Once the data has been collected and given a place to reside in storage, the next stage is processing—turning it from its raw form into something that can be used and interacted with. Data processing entails performing functions such as aggregating, sorting, and joining, plus advanced features and algorithms. After the data gets processed into a useful resource, it can be stored for future processing or presented for use by employing data visualization tools and business intelligence.
  • Visualization 

    This final aspect encompasses the exploration of datasets by end-users to extract actionable insights and better value for the organization. There are many data visualization tools available that convert processed data into graphical representations for better understanding—turning information into visual elements such as maps, charts, and graphs.

Available AWS Tools for Big Data

You need the right tools to provide solutions for the big data fields. Turning the raw volume of big data into something actionable and valuable is a formidable task, but it’s a manageable goal if you have the right resources.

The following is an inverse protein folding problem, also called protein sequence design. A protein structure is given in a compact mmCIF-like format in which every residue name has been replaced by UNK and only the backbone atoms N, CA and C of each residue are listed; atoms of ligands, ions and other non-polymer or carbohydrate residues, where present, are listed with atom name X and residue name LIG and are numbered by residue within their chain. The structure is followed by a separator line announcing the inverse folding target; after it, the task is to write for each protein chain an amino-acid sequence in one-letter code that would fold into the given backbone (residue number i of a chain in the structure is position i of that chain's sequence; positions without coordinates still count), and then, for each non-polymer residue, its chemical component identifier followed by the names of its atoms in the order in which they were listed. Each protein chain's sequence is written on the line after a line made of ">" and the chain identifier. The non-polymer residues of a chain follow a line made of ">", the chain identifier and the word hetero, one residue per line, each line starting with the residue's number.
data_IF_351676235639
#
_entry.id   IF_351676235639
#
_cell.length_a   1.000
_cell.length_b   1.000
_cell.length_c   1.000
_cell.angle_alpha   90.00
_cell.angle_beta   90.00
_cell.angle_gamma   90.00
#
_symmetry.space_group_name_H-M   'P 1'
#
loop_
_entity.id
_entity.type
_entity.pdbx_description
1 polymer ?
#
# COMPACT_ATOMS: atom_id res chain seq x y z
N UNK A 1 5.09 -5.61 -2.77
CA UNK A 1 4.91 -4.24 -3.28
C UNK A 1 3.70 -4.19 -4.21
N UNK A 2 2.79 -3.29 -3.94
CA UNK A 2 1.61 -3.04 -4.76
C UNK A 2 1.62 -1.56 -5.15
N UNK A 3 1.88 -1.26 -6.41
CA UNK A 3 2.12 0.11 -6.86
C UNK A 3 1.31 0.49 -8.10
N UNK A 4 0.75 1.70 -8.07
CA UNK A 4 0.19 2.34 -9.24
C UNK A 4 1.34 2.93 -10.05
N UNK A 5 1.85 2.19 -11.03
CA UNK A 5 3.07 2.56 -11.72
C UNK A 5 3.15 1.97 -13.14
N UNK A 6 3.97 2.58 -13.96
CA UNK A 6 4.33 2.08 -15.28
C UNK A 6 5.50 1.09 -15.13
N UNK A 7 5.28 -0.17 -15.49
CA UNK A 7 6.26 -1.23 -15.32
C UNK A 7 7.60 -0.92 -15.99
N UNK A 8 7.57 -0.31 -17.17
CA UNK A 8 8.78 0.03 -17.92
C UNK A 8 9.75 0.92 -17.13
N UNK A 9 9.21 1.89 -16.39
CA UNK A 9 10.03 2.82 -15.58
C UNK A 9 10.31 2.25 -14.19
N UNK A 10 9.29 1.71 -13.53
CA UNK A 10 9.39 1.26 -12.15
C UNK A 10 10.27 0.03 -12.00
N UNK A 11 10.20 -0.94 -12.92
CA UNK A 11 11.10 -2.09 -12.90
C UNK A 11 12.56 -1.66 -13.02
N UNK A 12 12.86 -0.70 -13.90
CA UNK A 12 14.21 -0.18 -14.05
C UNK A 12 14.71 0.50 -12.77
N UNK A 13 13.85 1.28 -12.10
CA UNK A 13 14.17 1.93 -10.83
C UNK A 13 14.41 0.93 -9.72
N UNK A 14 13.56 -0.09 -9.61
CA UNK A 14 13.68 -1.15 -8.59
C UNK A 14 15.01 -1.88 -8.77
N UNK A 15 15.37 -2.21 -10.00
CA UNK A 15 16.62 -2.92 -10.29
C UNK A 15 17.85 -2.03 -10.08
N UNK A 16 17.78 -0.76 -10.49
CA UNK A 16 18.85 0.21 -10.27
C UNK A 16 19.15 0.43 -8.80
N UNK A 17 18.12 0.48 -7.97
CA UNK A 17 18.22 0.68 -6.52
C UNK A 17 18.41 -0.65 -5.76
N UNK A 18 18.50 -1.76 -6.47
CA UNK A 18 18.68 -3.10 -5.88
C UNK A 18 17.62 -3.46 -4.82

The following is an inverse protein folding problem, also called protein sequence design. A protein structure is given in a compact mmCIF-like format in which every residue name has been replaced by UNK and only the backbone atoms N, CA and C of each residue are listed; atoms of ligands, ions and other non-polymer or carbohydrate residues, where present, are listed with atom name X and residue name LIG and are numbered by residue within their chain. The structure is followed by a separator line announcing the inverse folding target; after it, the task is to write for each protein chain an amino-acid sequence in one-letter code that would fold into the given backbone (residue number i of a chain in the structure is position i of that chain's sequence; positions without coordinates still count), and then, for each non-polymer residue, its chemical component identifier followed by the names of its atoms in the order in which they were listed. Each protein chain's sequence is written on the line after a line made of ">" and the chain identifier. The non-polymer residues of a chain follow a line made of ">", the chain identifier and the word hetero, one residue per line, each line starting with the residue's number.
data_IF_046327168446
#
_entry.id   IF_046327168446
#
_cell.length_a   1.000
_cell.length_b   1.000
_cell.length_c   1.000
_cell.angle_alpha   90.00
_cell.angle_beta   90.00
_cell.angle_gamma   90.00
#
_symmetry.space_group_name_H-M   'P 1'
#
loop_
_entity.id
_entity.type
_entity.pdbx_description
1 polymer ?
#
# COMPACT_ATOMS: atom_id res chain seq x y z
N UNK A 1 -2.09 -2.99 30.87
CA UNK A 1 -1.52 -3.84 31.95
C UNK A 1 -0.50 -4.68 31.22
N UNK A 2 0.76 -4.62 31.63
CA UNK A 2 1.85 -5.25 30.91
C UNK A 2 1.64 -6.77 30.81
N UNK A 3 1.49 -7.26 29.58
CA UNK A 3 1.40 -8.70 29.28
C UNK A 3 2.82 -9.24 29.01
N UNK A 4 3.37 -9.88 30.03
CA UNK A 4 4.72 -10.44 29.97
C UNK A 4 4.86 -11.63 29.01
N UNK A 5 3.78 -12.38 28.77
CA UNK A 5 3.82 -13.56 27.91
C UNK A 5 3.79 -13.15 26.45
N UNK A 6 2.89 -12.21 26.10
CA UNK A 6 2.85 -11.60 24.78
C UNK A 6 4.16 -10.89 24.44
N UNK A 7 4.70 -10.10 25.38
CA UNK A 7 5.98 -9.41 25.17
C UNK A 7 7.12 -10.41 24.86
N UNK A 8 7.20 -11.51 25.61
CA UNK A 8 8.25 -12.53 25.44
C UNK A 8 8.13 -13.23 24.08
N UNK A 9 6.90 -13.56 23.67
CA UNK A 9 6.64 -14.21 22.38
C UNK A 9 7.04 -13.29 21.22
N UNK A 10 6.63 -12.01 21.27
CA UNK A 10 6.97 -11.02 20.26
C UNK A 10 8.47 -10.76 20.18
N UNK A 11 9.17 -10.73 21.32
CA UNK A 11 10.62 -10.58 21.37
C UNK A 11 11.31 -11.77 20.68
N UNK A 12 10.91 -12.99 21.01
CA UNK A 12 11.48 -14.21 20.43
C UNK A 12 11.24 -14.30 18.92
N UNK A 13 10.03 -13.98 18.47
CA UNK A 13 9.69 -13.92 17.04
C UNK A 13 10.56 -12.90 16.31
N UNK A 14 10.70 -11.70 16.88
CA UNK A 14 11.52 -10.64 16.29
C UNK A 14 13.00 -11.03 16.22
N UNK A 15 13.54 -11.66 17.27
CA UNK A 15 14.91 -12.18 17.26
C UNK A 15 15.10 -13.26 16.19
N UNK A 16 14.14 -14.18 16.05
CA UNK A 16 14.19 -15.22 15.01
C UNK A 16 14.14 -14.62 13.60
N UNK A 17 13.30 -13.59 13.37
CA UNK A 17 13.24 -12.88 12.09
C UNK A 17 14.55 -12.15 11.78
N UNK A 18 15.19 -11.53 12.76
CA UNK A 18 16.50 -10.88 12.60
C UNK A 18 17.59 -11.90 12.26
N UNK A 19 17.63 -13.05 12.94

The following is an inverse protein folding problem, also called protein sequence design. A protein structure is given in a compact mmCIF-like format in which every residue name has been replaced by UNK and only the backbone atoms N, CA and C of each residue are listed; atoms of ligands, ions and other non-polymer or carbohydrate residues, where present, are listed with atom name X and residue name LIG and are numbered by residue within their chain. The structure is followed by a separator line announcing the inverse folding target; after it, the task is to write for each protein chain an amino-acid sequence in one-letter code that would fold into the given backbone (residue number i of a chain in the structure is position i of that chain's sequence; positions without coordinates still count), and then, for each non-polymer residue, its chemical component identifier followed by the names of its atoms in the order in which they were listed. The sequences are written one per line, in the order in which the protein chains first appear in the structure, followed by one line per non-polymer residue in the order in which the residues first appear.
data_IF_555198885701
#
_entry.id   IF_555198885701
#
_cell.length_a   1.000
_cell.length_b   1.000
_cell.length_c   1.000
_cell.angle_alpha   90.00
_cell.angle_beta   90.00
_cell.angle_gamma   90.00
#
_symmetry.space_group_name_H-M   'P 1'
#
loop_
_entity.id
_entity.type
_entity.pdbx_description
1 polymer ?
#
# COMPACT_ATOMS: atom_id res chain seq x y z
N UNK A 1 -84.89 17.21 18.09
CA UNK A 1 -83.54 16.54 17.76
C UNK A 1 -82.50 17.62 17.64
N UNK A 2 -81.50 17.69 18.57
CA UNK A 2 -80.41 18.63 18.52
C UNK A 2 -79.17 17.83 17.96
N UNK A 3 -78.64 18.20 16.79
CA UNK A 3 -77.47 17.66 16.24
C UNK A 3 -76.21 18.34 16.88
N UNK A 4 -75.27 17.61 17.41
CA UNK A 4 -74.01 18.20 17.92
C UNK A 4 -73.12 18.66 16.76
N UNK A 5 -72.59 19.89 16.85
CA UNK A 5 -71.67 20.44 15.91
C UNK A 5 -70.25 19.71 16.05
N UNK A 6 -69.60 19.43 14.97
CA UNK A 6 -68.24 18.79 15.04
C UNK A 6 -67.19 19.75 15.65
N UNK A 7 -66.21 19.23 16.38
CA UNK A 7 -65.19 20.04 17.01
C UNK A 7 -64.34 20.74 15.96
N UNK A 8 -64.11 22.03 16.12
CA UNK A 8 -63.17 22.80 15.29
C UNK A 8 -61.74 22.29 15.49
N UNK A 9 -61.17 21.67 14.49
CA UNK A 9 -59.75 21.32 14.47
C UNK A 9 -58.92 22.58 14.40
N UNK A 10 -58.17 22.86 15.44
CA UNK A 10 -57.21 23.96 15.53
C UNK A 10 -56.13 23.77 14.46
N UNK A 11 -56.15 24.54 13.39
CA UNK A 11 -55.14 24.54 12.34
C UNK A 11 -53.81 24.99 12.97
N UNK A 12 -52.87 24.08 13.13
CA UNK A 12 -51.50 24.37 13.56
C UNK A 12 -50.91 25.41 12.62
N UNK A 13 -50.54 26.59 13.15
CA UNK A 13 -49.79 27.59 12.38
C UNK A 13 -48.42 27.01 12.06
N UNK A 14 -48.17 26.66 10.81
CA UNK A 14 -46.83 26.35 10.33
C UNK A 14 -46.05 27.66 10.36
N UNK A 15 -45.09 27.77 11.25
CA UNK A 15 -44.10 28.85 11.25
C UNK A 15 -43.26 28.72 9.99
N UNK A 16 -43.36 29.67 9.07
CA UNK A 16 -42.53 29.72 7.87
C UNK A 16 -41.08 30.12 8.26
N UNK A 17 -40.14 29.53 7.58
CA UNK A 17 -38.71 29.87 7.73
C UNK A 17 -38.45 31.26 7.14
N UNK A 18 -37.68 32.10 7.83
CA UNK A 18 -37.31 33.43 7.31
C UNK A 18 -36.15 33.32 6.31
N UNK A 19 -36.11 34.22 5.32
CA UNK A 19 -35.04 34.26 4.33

Fortunately, AWS offers an impressive collection of resources and solutions designed to meet the challenges introduced by each big data field. Let’s look at a tool sampling, broken down using the fields above.

  • Data Ingestion

    Earlier in the article, we compared tackling big data with drinking from a firehose. With that in mind, it’s unsurprising (and very appropriate!) that someone would name a data ingestion tool “Firehose.” Amazon Kinesis Firehose performs data compression, batching, encryption, and Lambda functions. Firehose delivers real-time streaming data to Amazon’s S3, reliably loading it into data lakes, data stores, or analytics tools. Firehose automatically scales to match the productive capacity of any organization’s data and it requires no ongoing administration.